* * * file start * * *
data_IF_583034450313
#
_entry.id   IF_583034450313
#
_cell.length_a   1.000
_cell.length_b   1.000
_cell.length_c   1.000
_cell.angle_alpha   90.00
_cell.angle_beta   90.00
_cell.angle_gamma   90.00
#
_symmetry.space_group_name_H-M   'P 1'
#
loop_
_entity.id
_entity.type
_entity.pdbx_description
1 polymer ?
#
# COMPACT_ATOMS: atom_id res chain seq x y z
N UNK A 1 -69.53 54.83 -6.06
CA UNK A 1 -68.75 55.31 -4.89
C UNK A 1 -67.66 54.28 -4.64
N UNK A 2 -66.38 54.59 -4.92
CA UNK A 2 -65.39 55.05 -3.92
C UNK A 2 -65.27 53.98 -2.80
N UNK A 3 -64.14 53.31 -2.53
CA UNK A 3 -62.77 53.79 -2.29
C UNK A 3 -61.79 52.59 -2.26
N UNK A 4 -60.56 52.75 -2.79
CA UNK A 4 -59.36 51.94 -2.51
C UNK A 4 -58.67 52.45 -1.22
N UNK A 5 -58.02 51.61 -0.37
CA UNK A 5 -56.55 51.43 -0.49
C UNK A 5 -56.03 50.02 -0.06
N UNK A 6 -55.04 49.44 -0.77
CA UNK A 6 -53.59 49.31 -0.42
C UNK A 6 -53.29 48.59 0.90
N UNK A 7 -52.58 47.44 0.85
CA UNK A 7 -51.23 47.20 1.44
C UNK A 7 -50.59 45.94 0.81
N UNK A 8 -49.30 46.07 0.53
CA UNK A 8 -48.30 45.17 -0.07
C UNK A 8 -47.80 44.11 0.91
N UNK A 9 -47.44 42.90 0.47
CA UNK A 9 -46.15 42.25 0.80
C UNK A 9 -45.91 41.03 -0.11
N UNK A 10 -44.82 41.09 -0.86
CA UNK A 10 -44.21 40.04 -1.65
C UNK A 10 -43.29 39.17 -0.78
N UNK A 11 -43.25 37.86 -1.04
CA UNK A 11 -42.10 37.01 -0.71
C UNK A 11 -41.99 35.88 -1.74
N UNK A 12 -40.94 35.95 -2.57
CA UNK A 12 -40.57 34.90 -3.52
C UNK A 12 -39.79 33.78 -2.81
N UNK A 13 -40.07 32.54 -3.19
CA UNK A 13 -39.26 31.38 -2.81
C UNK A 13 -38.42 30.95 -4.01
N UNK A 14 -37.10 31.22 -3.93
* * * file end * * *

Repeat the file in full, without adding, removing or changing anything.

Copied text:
data_IF_583034450313
#
_entry.id   IF_583034450313
#
_cell.length_a   1.000
_cell.length_b   1.000
_cell.length_c   1.000
_cell.angle_alpha   90.00
_cell.angle_beta   90.00
_cell.angle_gamma   90.00
#
_symmetry.space_group_name_H-M   'P 1'
#
loop_
_entity.id
_entity.type
_entity.pdbx_description
1 polymer ?
#
# COMPACT_ATOMS: atom_id res chain seq x y z
N UNK A 1 -69.53 54.83 -6.06
CA UNK A 1 -68.75 55.31 -4.89
C UNK A 1 -67.66 54.28 -4.64
N UNK A 2 -66.38 54.59 -4.92
CA UNK A 2 -65.39 55.05 -3.92
C UNK A 2 -65.27 53.98 -2.80
N UNK A 3 -64.14 53.31 -2.53
CA UNK A 3 -62.77 53.79 -2.29
C UNK A 3 -61.79 52.59 -2.26
N UNK A 4 -60.56 52.75 -2.79
CA UNK A 4 -59.36 51.94 -2.51
C UNK A 4 -58.67 52.45 -1.22
N UNK A 5 -58.02 51.61 -0.37
CA UNK A 5 -56.55 51.43 -0.49
C UNK A 5 -56.03 50.02 -0.06
N UNK A 6 -55.04 49.44 -0.77
CA UNK A 6 -53.59 49.31 -0.42
C UNK A 6 -53.29 48.59 0.90
N UNK A 7 -52.58 47.44 0.85
CA UNK A 7 -51.23 47.20 1.44
C UNK A 7 -50.59 45.94 0.81
N UNK A 8 -49.30 46.07 0.53
CA UNK A 8 -48.30 45.17 -0.07
C UNK A 8 -47.80 44.11 0.91
N UNK A 9 -47.44 42.90 0.47
CA UNK A 9 -46.15 42.25 0.80
C UNK A 9 -45.91 41.03 -0.11
N UNK A 10 -44.82 41.09 -0.86
CA UNK A 10 -44.21 40.04 -1.65
C UNK A 10 -43.29 39.17 -0.78
N UNK A 11 -43.25 37.86 -1.04
CA UNK A 11 -42.10 37.01 -0.71
C UNK A 11 -41.99 35.88 -1.74
N UNK A 12 -40.94 35.95 -2.57
CA UNK A 12 -40.57 34.90 -3.52
C UNK A 12 -39.79 33.78 -2.81
N UNK A 13 -40.07 32.54 -3.19
CA UNK A 13 -39.26 31.38 -2.81
C UNK A 13 -38.42 30.95 -4.01
N UNK A 14 -37.10 31.22 -3.93